Surgical Details of Tubal Ligation
In tubal ligation:
1. The patient is placed supine on the operating table with legs placed in stirrups
2. A Jacobs tenaculum is inserted into the vagina and is used to grasp the cervix so the uterus can be antiflexed (tipped up).
3. A periumbilical port is placed. Although most general surgeons performing tubal ligation have abandoned the use of the Veress needle to enter the abdomen, some gynecologists still use this technique.
4. The Veress needle is inserted into the peritoneal cavity by grasping the area around the umbilicus and retracting it upward with a “blind stick” into the peritoneal cavity.
5. When placing the needle into the cavity the experienced clinician will ascertain two discrete “pops” as the needle goes through the tissue layers.
6. Most clinicians performing tubal ligation then open the needle to allow fluid flow through the lumen and then place several cc’s of sterile saline into the needle to insure that it drains rapidly and suggests that the tip of the needle is free in the peritoneal space.
7. Insufflation of the abdomen is then performed by attaching the carbon dioxide line to the side port of the needle.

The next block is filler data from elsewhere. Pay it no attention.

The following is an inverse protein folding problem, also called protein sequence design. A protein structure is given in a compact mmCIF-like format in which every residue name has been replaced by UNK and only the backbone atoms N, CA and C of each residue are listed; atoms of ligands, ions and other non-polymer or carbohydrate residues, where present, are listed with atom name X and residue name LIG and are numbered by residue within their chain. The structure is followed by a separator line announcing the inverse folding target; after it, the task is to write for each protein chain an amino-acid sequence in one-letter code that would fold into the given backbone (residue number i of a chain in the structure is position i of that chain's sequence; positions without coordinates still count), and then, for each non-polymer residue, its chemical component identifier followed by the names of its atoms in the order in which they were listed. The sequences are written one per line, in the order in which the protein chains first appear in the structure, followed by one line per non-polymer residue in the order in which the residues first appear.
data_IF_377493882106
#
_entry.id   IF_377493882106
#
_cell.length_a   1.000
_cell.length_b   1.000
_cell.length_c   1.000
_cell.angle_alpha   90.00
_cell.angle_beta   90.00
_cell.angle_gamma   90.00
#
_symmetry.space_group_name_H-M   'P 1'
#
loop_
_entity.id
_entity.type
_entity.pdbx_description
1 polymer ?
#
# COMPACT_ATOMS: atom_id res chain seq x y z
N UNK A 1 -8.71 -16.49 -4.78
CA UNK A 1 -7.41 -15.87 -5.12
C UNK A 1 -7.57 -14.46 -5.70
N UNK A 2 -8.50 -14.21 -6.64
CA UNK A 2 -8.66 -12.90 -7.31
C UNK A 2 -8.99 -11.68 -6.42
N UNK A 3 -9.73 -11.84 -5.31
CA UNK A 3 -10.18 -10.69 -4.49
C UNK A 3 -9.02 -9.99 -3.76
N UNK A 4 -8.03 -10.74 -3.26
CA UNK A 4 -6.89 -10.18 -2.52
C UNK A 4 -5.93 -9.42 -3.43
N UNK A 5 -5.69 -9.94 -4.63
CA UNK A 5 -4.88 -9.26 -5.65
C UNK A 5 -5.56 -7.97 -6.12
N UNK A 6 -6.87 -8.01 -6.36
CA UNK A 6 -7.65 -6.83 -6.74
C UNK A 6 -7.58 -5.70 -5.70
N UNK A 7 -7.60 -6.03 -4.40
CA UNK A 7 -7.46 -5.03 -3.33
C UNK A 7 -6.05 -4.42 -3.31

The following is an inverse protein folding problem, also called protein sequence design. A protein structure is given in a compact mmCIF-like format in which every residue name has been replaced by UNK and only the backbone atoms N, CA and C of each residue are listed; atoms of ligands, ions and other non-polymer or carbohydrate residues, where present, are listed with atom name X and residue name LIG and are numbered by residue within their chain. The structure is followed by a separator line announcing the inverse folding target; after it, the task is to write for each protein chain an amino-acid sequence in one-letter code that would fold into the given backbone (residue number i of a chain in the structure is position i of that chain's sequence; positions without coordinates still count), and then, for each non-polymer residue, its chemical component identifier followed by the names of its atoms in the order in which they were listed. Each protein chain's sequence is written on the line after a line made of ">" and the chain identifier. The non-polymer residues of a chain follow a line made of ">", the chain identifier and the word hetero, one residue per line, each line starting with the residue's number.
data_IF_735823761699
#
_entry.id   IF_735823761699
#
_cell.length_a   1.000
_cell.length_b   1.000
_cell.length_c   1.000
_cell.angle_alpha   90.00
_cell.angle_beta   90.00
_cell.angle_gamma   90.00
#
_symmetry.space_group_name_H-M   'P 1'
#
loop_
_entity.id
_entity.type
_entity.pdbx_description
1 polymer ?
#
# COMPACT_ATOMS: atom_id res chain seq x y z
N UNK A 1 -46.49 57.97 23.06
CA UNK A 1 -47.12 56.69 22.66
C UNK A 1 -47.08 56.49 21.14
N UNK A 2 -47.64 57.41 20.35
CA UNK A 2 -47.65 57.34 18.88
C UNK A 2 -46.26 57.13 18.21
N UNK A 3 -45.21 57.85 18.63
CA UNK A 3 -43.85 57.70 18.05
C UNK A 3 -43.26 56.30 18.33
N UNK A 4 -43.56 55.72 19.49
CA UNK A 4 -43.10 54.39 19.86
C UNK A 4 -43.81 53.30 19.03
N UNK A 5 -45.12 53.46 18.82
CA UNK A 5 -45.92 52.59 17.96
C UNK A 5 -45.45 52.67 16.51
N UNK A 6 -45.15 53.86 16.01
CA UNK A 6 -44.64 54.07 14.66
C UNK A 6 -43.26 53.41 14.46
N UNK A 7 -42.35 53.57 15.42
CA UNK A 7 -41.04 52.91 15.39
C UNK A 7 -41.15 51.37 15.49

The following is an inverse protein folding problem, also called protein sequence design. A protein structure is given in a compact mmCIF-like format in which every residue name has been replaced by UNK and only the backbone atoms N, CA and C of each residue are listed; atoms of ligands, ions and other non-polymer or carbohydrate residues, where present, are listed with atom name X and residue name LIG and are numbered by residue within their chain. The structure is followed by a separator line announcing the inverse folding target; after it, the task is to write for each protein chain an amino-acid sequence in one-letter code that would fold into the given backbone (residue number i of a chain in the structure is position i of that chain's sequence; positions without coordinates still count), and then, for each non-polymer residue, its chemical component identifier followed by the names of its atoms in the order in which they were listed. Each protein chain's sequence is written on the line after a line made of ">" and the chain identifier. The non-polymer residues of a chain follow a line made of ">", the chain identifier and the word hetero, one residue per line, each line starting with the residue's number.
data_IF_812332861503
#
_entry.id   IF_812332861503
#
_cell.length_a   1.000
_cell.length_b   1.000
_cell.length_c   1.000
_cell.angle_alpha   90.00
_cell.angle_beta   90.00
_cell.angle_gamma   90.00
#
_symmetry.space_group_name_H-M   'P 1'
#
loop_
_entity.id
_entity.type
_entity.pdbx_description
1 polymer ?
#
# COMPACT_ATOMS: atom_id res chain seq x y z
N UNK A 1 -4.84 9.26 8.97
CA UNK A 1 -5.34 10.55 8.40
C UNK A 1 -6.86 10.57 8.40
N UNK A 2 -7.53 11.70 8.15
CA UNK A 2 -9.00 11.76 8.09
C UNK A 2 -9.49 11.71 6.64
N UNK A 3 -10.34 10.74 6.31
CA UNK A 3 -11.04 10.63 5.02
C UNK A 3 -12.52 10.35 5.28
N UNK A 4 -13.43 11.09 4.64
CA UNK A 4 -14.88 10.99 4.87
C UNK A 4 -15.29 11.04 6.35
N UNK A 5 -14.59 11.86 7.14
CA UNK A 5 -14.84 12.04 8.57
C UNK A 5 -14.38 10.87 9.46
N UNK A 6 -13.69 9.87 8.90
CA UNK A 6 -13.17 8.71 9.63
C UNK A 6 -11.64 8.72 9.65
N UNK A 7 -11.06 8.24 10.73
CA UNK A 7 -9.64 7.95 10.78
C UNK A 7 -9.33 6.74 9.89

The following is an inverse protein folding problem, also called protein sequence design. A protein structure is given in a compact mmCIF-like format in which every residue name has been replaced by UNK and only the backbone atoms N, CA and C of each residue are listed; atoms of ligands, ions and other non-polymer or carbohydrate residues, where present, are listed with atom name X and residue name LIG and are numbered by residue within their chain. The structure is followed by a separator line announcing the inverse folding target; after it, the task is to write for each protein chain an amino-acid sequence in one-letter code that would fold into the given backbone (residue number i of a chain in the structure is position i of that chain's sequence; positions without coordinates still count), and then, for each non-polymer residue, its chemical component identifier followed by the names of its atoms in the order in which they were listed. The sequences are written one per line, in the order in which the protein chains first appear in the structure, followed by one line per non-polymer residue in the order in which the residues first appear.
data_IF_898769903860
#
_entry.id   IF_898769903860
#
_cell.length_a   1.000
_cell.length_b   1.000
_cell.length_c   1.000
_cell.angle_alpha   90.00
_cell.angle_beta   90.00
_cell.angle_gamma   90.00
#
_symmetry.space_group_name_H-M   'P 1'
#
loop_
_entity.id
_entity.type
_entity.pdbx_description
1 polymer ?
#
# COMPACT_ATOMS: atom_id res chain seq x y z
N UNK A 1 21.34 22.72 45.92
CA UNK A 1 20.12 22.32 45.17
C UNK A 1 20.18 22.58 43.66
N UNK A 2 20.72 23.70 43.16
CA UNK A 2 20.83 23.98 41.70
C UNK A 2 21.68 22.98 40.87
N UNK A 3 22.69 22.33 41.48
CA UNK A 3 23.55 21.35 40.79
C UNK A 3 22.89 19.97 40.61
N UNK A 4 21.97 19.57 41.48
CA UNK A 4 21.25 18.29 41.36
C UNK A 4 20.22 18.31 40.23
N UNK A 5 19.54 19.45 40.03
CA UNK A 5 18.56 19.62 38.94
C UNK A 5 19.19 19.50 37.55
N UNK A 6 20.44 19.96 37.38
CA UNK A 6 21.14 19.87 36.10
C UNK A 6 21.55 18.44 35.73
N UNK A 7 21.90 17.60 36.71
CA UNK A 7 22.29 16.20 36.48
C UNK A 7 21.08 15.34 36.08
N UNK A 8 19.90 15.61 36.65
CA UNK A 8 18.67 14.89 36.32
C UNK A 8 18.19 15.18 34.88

8. The intraperitoneal pressure is allowed to rise to 15 mm Hg.
9. The Veress needle is then removed and a 10 mm umbilical port with trochar is inserted blindly into the peritoneal space.
10. The inner trochar is removed and the cap is placed onto the port.
11. The laparoscopic camera is placed through the port and visual inspection of the abdominal cavity is performed.
12. A lower midline port is placed via the trochar maneuver under direct visualization of the laparoscopic camera.
13. The uterus is antiflexed by manipulating the previously placed Rubin’s cannula and Jacobs tenaculum.
14. The tongs of the Silastic band instrument is loaded with a Fallope-ring and inserted into the abdomen.
15. The fallopian tube is drawn into the Silastic band applicator with care taken to not draw too much much fallopian tube tissue into the housing of the the banding scope to prevent laceration of the fallopian tube.
16. The “knuckle” of fallopian tube tissue is drawn into the Silastic band applicator.
17. The Fallope-ring is pushed off the applicator onto the grasped tissue.
18. The contralateral (opposite side) fallopian tube is located and the above steps are repeated.
19. To begin the surgical closure in tubal ligation, the pelvic area is thoroughly inspected to insure there is no hemorrhage.
20. The instruments are withdrawn through the trocar sites.
21. Gentle pressure is placed on the outside of abdominal wall to express any remaining pneumoperitoneum (carbon dioxide left in the abdomen).
22. The abdominal port site is then closed by placing hemostats on the fascia and retracting up into the would to allow for placement of an abdominal closure suture such as PDS to prevent an umbilical hernia from closing.
23. The skin for the port sites is closed using a subcuticular monocyrl or skin staples.